The exigencies of sugar have shaped the modern world. This ‘noble condiment’, which was virtually unknown in the West before the Crusades, became by the 15th century as valuable as pearls and as sought after as musk. Over the next couple of centuries desire for the commodity dubbed the ‘white gold’ grew exponentially across all social classes; and so thousands of adventurers from the Old World ‘took ship’ for the New in order to cultivate sugar cane and become rich. Their migration precipitated another mass movement of people, this time a forced one in which millions of African slaves were transported to territories as varied as Brazil and Barbados, Cuba and Louisiana to labour in the cane fields. By the 18th century sugar was as significant to the geopolitics of the age as oil in the 20th century.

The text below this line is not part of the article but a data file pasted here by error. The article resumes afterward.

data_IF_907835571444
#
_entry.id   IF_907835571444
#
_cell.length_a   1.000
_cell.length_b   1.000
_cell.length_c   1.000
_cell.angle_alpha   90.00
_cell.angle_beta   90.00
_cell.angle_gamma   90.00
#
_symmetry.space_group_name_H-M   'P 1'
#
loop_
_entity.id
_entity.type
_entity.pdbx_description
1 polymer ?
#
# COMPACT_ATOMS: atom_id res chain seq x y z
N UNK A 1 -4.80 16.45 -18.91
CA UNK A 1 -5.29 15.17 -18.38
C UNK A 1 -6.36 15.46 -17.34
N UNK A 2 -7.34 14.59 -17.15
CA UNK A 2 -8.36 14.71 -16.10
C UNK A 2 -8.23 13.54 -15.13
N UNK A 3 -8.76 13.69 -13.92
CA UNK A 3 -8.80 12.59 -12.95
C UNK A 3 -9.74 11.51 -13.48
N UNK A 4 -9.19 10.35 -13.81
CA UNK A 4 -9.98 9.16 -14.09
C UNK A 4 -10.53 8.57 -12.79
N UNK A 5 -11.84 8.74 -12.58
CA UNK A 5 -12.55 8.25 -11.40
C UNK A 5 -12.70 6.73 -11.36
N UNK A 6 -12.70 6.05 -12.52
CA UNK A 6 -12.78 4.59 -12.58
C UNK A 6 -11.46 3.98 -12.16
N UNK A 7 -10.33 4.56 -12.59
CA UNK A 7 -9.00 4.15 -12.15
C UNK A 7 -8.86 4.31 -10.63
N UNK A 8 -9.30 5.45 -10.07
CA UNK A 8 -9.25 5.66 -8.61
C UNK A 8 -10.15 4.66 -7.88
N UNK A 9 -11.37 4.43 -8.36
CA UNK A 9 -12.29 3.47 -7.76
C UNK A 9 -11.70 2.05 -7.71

The history of sugar after emancipation is almost as tumultuous and bloody as the centuries that preceded it, as Gaiutra Bahadur explores in her remarkable book, Coolie Woman. She chronicles the extraordinary but neglected saga of indentured labour that evolved when the British began to replace slavery on their sugar